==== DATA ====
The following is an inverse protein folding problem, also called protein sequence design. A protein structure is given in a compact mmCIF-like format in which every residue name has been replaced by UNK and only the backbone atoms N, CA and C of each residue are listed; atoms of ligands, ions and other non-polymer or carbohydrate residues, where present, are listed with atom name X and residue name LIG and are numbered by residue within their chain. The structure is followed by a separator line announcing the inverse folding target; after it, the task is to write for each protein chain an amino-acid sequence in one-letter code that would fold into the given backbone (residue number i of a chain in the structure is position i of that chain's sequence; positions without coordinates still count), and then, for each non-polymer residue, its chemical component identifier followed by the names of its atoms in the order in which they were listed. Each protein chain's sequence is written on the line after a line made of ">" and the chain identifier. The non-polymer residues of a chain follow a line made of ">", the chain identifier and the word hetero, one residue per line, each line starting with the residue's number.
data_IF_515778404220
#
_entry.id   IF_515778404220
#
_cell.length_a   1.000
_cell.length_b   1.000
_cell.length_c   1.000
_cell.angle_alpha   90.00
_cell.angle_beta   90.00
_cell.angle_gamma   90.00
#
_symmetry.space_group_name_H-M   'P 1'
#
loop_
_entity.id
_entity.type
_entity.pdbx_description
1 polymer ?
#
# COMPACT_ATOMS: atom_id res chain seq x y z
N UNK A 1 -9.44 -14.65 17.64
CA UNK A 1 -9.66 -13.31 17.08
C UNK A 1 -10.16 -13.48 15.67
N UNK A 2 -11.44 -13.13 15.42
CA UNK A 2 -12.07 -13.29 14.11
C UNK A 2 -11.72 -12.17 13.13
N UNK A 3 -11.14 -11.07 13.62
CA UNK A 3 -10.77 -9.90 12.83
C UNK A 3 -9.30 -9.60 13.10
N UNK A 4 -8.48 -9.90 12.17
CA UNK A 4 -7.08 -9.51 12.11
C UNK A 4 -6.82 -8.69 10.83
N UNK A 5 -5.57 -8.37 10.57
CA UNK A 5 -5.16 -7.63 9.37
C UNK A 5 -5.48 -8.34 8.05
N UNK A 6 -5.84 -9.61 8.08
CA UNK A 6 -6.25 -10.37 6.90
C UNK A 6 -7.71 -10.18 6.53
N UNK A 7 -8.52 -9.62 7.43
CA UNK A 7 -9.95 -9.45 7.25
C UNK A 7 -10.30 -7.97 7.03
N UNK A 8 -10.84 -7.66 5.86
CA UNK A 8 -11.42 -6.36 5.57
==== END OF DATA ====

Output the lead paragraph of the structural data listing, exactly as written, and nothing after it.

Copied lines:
The following is an inverse protein folding problem, also called protein sequence design. A protein structure is given in a compact mmCIF-like format in which every residue name has been replaced by UNK and only the backbone atoms N, CA and C of each residue are listed; atoms of ligands, ions and other non-polymer or carbohydrate residues, where present, are listed with atom name X and residue name LIG and are numbered by residue within their chain. The structure is followed by a separator line announcing the inverse folding target; after it, the task is to write for each protein chain an amino-acid sequence in one-letter code that would fold into the given backbone (residue number i of a chain in the structure is position i of that chain's sequence; positions without coordinates still count), and then, for each non-polymer residue, its chemical component identifier followed by the names of its atoms in the order in which they were listed. Each protein chain's sequence is written on the line after a line made of ">" and the chain identifier. The non-polymer residues of a chain follow a line made of ">", the chain identifier and the word hetero, one residue per line, each line starting with the residue's number.